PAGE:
What do you suppose was going through the mind of the first human to doodle a spiral? If imagining what our ancient ancestor was thinking while doodling is difficult for you, then try to put yourself in the boots or sandals of the first humans who decided to construct a labyrinth. It’s quite likely that they were descendants of the doodler; or at least distant relatives.
Just to be clear, a labyrinth is not a maze. A labyrinth is comprised of a single pathway in and out. It’s this simplicity that adds to the labyrinth’s mystique. A maze is a puzzle. They are each physical metaphors of our life’s journey. The maze very well could represent the playful side of one’s journey. It’s a mysterious game that baffles every entrant, leaving them longing for relief and exhilarated when it comes.
One of the most notorious labyrinths was home to a Minotaur; a man with the head of a bull and a deposition to match. Every nine years, fourteen Athenian youths, seven boys and seven maidens, were delivered to King Minos who reigned over Crete. These young men and women were to be sacrificed to avenge the death of Minos’ son, Androgeos. One by one they were forced to wander into the labyrinth with only the agonizing hope that there was another way out. Of course, there wasn’t. Each became the Minotaur’s meal.
Theseus, an Athenian youth who was of both divine and royal lineage, took up the challenge of freeing Athens from this Minoan curse. He volunteered to be one of the fourteen unfortunate ones. With the aid of Minos’ daughter, Ariadne, who he had managed to seduce, Theseus found his way into the dreaded labyrinth, plunged his sword through the Minotaur’s heart, and followed the string that he had laid down to mark the pathway back to the labyrinth’s inevitable entry.
You may be asking yourself, “So what does this heroic adventure have to do with me?” The answer is, “Everything.” Which pathway are you following, the labyrinth or the maze? The Greeks had their heroes, divine and otherwise. The Theseus adventure is emblematic of hundreds of other tales of heroes who meet their primal self, the animal within, and have the courage to conquer or at least tame it. The legacy of the bull as the embodiment of virile fertility, relentless strength, and unbridled passion lives on. For example, the literal representation of Theseus’ feat can be seen today in bullrings.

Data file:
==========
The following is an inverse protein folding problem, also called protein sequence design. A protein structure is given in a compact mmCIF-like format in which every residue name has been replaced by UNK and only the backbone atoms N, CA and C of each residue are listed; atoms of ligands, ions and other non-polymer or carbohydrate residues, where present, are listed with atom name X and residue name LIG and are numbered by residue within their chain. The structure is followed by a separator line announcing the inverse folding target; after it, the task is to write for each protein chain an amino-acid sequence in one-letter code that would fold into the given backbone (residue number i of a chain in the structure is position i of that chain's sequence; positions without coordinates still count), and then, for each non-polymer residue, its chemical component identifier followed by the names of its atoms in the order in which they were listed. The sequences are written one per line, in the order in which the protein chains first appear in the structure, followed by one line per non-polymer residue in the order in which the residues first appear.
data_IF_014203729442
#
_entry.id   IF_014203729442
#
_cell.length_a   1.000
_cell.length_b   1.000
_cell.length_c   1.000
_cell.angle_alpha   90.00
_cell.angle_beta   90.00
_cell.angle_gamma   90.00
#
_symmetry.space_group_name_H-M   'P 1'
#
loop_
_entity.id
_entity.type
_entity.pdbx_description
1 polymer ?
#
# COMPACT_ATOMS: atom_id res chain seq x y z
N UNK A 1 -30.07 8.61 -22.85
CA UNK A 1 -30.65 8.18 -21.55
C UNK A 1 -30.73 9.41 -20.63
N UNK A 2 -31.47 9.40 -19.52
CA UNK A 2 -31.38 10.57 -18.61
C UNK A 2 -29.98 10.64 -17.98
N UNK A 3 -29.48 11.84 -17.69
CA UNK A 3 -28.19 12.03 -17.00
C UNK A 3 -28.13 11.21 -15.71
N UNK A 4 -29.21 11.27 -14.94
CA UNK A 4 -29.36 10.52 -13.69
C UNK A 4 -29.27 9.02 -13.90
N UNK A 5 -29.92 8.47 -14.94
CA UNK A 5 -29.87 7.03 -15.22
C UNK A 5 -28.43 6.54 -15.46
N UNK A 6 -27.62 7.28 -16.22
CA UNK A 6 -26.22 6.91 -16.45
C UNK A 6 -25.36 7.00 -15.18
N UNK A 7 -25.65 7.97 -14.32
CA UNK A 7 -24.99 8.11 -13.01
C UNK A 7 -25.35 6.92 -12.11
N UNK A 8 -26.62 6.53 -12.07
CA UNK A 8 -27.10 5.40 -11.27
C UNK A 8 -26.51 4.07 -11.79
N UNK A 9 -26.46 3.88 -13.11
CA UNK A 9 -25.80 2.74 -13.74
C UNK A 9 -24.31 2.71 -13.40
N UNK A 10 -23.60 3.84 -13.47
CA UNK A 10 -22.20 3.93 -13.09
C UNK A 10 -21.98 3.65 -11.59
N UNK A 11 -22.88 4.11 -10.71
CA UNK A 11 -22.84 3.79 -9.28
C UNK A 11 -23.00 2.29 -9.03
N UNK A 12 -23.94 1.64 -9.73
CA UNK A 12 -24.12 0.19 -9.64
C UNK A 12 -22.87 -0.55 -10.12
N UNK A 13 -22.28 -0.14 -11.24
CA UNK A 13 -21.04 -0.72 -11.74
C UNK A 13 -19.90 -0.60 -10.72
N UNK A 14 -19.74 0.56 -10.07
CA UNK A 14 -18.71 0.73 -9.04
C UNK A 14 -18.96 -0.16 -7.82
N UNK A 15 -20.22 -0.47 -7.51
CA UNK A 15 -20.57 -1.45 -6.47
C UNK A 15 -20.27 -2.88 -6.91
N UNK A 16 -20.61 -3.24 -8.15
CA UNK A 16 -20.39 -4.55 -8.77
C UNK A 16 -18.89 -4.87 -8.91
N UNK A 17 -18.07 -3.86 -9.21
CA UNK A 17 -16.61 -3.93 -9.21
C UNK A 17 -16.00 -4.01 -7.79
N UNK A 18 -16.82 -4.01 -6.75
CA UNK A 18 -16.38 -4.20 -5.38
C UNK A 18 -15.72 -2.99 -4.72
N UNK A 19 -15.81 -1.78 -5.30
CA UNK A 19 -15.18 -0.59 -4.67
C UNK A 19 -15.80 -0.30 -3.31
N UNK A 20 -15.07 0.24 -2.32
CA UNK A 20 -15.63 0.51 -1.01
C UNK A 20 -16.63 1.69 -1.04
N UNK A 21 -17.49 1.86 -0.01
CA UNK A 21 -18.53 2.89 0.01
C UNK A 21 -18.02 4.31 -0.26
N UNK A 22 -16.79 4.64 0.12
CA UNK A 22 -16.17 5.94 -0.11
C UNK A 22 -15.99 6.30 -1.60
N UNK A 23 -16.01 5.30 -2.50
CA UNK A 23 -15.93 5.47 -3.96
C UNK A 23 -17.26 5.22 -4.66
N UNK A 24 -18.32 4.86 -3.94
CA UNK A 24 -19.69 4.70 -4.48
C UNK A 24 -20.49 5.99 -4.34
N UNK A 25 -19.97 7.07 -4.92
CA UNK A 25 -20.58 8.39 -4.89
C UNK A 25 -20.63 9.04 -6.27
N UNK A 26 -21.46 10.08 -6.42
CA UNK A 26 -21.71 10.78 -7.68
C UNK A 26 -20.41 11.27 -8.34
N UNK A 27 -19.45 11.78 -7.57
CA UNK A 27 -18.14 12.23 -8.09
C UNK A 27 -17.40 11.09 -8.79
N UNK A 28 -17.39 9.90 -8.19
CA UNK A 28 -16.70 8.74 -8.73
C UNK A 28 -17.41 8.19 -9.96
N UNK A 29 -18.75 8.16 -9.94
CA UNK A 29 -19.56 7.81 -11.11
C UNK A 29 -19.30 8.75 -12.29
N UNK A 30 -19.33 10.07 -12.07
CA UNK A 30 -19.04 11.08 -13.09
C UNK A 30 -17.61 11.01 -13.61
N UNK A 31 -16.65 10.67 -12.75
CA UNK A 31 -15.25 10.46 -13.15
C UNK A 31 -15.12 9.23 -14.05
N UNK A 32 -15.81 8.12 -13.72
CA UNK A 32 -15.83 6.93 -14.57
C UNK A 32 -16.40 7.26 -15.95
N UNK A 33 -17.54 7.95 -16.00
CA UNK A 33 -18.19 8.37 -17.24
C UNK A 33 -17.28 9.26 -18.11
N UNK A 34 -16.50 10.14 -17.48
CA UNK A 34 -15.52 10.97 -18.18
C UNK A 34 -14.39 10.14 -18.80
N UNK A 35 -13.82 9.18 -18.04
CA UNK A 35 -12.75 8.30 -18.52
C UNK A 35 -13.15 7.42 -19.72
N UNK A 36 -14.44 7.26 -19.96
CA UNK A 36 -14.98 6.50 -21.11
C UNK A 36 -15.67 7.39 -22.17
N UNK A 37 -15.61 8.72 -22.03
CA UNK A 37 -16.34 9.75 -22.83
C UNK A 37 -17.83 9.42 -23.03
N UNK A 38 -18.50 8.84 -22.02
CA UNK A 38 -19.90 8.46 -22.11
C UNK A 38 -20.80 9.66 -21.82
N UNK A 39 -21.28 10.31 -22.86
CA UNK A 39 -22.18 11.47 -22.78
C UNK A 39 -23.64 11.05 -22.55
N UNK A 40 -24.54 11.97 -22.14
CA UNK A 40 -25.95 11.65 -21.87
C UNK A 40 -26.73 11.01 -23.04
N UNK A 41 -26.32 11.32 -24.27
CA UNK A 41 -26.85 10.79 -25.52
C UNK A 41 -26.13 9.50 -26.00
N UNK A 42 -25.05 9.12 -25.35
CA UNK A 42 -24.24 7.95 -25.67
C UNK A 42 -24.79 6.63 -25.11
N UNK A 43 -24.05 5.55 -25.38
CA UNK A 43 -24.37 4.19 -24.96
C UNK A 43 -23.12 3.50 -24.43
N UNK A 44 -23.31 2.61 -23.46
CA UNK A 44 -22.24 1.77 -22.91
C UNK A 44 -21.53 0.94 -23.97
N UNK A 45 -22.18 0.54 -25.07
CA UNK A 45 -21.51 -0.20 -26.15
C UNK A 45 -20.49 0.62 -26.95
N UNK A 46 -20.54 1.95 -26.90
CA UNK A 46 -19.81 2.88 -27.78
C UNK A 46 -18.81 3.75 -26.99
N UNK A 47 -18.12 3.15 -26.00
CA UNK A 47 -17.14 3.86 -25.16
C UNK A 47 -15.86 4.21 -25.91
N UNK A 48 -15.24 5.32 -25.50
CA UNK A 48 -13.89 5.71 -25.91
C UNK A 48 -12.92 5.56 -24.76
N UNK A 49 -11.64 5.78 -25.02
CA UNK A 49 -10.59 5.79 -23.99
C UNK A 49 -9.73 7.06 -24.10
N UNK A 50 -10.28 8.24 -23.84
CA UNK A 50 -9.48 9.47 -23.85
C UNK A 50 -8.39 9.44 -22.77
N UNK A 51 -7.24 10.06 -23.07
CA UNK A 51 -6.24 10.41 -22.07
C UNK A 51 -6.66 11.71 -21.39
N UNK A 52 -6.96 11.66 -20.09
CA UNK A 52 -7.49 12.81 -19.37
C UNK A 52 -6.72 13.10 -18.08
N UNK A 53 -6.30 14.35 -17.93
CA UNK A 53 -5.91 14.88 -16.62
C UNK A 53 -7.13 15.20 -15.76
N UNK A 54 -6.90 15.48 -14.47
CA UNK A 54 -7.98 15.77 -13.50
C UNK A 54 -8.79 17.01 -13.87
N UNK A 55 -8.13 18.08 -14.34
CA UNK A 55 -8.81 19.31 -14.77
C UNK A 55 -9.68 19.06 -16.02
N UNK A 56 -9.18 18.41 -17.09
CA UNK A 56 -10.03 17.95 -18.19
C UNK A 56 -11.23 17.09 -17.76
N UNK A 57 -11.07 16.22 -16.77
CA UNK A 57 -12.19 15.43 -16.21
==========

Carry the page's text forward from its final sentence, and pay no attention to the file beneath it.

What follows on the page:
We all face our own challenges. We follow our own interior pathways to see where they might go. Given the growing number of labyrinths around the world, folks apparently still need to visualize what resides within. Some people are repeatedly drawn to the labyrinth’s quiet potential, while others see it as just another primitive pattern. The lucky ones see beyond the labyrinth’s pattern and gain personal insight.
Such was the case for Sally Quinn, a columnist for The Washington Post and Editor-in-Chief of On Faith, an online conversation on religion. She first encountered a labyrinth at a spa in California. Despite her skepticism, traveling its path lead Sally to see her son, herself, and her life as never before. I think Sally would agree that we each have one path. Those most fortunate know what it is before reaching the end.
Sally is one of the fortunate ones. I hope you enjoy her story.